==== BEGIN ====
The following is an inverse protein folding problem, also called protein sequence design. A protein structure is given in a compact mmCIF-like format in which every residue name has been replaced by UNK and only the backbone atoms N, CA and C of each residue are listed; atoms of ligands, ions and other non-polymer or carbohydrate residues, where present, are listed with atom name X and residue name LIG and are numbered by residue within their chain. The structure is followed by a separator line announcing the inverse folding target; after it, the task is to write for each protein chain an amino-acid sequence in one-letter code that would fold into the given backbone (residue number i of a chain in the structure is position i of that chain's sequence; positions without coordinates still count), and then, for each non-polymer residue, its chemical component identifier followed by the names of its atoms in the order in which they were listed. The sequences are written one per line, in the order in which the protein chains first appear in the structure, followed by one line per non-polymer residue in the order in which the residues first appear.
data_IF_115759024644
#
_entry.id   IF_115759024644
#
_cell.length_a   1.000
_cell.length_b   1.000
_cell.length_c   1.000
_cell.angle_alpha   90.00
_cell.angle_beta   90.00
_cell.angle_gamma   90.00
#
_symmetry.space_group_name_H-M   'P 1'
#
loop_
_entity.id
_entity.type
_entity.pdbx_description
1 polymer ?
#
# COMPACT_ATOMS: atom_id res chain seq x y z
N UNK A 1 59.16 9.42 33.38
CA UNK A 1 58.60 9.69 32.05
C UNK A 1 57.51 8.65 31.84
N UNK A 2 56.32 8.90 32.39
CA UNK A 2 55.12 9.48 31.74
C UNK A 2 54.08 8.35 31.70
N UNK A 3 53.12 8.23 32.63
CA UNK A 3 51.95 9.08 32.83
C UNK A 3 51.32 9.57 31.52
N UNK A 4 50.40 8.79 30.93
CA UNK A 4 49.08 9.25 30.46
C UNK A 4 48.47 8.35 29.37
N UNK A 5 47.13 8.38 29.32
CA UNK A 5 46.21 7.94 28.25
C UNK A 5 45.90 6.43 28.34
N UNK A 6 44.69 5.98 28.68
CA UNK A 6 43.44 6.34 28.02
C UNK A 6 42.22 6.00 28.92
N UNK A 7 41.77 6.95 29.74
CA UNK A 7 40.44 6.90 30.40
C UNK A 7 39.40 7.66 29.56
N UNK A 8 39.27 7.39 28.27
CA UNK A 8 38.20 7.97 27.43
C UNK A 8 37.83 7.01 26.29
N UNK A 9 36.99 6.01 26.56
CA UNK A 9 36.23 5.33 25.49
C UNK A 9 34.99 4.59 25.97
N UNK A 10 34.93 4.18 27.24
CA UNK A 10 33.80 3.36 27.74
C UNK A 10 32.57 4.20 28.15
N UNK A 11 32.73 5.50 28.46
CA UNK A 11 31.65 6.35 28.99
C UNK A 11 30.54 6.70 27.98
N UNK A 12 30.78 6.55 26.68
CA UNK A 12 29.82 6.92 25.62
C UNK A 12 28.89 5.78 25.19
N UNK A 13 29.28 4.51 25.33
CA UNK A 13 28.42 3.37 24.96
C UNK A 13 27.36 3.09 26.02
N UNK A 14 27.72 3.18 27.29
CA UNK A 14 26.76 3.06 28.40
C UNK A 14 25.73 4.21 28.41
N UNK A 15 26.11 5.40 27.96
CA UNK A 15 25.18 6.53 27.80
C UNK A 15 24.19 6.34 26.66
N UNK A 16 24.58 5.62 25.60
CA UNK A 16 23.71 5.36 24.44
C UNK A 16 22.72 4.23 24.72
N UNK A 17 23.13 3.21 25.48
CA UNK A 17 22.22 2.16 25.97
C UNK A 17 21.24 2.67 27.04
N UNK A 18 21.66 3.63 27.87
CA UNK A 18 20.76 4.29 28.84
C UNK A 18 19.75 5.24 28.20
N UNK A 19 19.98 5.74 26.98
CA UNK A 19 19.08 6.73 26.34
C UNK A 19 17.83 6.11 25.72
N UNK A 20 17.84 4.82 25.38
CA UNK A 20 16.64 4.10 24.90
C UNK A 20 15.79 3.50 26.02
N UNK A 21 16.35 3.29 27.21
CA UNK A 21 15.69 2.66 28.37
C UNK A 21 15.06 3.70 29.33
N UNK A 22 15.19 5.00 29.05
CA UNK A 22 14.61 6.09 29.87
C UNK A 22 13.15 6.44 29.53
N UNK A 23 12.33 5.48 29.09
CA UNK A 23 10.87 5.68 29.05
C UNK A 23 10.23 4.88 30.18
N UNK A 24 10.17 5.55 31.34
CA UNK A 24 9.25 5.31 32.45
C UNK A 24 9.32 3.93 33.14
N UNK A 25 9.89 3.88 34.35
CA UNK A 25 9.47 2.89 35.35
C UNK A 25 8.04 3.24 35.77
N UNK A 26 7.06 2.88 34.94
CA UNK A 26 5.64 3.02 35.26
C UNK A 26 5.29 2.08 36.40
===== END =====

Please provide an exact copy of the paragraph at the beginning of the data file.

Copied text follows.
The following is an inverse protein folding problem, also called protein sequence design. A protein structure is given in a compact mmCIF-like format in which every residue name has been replaced by UNK and only the backbone atoms N, CA and C of each residue are listed; atoms of ligands, ions and other non-polymer or carbohydrate residues, where present, are listed with atom name X and residue name LIG and are numbered by residue within their chain. The structure is followed by a separator line announcing the inverse folding target; after it, the task is to write for each protein chain an amino-acid sequence in one-letter code that would fold into the given backbone (residue number i of a chain in the structure is position i of that chain's sequence; positions without coordinates still count), and then, for each non-polymer residue, its chemical component identifier followed by the names of its atoms in the order in which they were listed. The sequences are written one per line, in the order in which the protein chains first appear in the structure, followed by one line per non-polymer residue in the order in which the residues first appear.